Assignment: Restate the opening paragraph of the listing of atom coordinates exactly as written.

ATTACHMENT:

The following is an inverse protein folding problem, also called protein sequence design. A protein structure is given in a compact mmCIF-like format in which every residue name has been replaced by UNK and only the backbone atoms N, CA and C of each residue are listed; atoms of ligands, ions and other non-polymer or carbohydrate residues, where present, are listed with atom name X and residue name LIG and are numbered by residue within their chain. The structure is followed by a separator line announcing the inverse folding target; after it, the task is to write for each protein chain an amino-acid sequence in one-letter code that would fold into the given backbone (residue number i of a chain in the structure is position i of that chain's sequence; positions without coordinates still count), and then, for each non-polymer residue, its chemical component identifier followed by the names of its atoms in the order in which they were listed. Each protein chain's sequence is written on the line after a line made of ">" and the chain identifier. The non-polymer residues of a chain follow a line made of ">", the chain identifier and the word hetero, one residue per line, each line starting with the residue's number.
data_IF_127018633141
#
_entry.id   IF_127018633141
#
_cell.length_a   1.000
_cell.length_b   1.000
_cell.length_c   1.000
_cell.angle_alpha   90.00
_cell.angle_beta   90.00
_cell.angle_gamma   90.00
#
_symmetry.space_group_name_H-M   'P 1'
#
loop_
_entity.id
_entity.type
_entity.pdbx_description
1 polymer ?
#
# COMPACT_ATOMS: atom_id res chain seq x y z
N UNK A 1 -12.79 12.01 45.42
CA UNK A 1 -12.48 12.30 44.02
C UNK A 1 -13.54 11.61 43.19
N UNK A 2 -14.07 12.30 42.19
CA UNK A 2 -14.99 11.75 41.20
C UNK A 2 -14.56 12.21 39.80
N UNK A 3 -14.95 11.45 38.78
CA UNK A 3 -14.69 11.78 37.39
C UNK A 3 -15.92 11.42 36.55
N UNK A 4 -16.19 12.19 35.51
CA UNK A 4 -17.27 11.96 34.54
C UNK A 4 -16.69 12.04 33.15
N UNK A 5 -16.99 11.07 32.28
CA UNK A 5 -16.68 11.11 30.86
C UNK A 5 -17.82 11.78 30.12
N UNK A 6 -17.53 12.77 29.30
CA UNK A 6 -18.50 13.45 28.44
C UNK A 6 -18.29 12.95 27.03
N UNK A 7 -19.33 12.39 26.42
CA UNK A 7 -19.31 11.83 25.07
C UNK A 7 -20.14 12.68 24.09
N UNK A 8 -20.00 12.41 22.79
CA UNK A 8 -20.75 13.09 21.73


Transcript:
The following is an inverse protein folding problem, also called protein sequence design. A protein structure is given in a compact mmCIF-like format in which every residue name has been replaced by UNK and only the backbone atoms N, CA and C of each residue are listed; atoms of ligands, ions and other non-polymer or carbohydrate residues, where present, are listed with atom name X and residue name LIG and are numbered by residue within their chain. The structure is followed by a separator line announcing the inverse folding target; after it, the task is to write for each protein chain an amino-acid sequence in one-letter code that would fold into the given backbone (residue number i of a chain in the structure is position i of that chain's sequence; positions without coordinates still count), and then, for each non-polymer residue, its chemical component identifier followed by the names of its atoms in the order in which they were listed. Each protein chain's sequence is written on the line after a line made of ">" and the chain identifier. The non-polymer residues of a chain follow a line made of ">", the chain identifier and the word hetero, one residue per line, each line starting with the residue's number.